The decision to start relaxing my hair when I turned 12 felt like a normal rite of passage. My mom worked really hard and my dad was in the army, so they were busy. Washing my natural hair was this big process. This was before we knew about pre-pooing (lathering with moisturizing and detangling products before shampooing) or the correct way to detangle, so getting my hair done hurt every single time. It felt like an all-day process: washing, greasing and styling, usually in braids or Bantu knots. That said, I did look forward to the ritual. I loved having “neat” hair. Plus, it was time that I got to spend with my mom.
Overall, relaxing my hair made the styling process so much easier, and it was also just something that every Black girl my age seemed to want. I went to an all-girls high school in Jamaica and braids and extensions were not allowed, so most girls had their hair relaxed.
The process, however, wasn’t great. The chemicals in the relaxer smelled bad and burned my scalp, and it took a long time: I was at the salon for at least two hours every other month. Eventually, it became too much to keep up. My hair was thinning and breaking, and I had scalp damage. I started to love playing with the little kinks and curls as the relaxer would grow out, so I began stretching the gap between applications. Then, eventually, I thought, “I like my natural hair. Why not?” After relaxing my hair for 14 years, I stopped six years ago.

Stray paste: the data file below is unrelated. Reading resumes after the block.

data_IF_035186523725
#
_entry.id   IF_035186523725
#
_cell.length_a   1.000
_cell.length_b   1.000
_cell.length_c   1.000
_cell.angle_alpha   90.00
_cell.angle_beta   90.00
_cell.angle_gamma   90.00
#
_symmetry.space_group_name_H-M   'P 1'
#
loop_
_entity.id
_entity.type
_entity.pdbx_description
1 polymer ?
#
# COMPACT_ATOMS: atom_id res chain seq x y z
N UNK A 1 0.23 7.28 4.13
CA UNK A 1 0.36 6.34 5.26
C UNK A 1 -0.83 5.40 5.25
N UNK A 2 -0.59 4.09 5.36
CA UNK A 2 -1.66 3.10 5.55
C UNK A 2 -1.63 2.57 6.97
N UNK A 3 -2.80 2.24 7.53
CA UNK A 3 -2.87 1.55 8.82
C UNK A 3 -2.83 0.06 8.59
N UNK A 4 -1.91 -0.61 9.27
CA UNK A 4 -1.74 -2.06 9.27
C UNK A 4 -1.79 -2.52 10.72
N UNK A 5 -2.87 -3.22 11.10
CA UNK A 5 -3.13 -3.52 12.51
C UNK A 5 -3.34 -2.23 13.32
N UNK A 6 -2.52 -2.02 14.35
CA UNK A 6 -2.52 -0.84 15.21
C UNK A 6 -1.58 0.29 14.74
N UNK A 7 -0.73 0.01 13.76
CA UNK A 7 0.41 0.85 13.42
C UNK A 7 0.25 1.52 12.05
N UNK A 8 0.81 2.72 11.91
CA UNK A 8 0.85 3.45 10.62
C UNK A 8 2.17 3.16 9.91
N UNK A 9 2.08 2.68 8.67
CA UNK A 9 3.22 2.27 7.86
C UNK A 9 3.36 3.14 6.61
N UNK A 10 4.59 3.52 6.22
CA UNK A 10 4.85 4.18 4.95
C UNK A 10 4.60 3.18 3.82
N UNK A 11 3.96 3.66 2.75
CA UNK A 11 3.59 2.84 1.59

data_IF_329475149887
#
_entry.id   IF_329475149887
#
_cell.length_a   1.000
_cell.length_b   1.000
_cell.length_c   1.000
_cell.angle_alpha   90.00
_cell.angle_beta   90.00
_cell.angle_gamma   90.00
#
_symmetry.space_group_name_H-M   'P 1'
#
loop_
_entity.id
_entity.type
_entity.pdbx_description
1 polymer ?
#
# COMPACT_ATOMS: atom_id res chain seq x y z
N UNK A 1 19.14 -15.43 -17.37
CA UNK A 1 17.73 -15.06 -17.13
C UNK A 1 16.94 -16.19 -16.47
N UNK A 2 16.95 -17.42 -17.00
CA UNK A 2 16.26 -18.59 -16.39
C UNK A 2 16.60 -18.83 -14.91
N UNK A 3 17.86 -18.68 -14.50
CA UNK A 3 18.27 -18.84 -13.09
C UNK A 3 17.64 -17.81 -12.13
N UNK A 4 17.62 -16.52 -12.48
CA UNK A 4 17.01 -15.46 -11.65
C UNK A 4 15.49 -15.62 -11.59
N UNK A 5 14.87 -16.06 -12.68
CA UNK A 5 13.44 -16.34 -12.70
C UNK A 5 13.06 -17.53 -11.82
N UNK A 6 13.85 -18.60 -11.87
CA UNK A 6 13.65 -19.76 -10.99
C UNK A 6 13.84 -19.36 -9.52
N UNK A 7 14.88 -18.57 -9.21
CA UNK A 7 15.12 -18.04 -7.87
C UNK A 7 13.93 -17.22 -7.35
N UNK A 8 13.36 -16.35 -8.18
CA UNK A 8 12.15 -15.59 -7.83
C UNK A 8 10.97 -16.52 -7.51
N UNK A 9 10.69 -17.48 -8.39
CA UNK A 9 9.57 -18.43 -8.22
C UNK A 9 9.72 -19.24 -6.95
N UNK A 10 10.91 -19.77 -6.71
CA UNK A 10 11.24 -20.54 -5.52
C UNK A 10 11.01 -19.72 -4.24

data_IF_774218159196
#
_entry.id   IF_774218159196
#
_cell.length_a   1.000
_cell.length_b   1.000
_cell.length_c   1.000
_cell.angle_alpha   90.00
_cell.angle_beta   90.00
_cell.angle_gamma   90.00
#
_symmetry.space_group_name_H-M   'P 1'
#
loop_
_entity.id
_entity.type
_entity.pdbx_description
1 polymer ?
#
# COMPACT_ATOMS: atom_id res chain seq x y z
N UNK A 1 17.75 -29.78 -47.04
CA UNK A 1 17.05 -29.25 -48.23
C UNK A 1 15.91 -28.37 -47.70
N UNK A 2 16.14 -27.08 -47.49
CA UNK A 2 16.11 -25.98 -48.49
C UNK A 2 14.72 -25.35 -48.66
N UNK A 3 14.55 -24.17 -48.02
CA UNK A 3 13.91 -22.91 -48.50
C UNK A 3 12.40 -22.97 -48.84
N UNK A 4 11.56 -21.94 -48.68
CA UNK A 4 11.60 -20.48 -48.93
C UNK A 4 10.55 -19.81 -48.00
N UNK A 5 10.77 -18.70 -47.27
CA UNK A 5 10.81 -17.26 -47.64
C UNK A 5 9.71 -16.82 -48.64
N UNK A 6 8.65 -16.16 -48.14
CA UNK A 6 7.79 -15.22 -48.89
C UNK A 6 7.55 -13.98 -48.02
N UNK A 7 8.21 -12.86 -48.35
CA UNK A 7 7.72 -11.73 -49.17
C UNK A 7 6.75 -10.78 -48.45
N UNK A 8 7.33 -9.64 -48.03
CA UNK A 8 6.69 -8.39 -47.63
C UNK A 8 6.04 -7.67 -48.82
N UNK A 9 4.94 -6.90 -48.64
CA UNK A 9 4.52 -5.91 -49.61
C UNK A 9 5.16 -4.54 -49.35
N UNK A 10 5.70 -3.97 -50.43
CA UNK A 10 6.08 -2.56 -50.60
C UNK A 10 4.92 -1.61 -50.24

I’ve always been okay with short hair, so it wasn’t that big of a deal for me to cut off all of my chemically processed hair (referred to as the “big chop”) to transition to natural hair. Some women choose to grow their natural hair out for a while before they cut off their relaxed ends, but I just did it. The first time my friends saw me, they thought I was having a breakdown! Then they realized I was okay and they loved my hair. It seemed to start a chain reaction—my friends (and, eventually, my mom) started going natural, too.
Even though I Ioved my natural hair, at first I had anxiety about not getting jobs or not being taken seriously with it. There were times when I felt like I had to make my hair less “ethnic”—even though I’m a dark-skinned Black woman—due to preconceived notions. I was concerned that box braids, an Afro or another big, curly style would be distracting in job interviews, so I would wear straight wigs and force my hair into “neat” buns. I also did not like sticking out at work, so to avoid the stares and awkward questions that would come from colleagues—stuff like, “How do you get it to be curly?” and, “Can I touch it?”—I would sometimes wear wigs there, too. But now, my natural hair has become a huge part of who I am. I love it, and I honestly look and feel better with my kinky coils. I’ve just decided that bringing my whole self into the room is important for my mental health.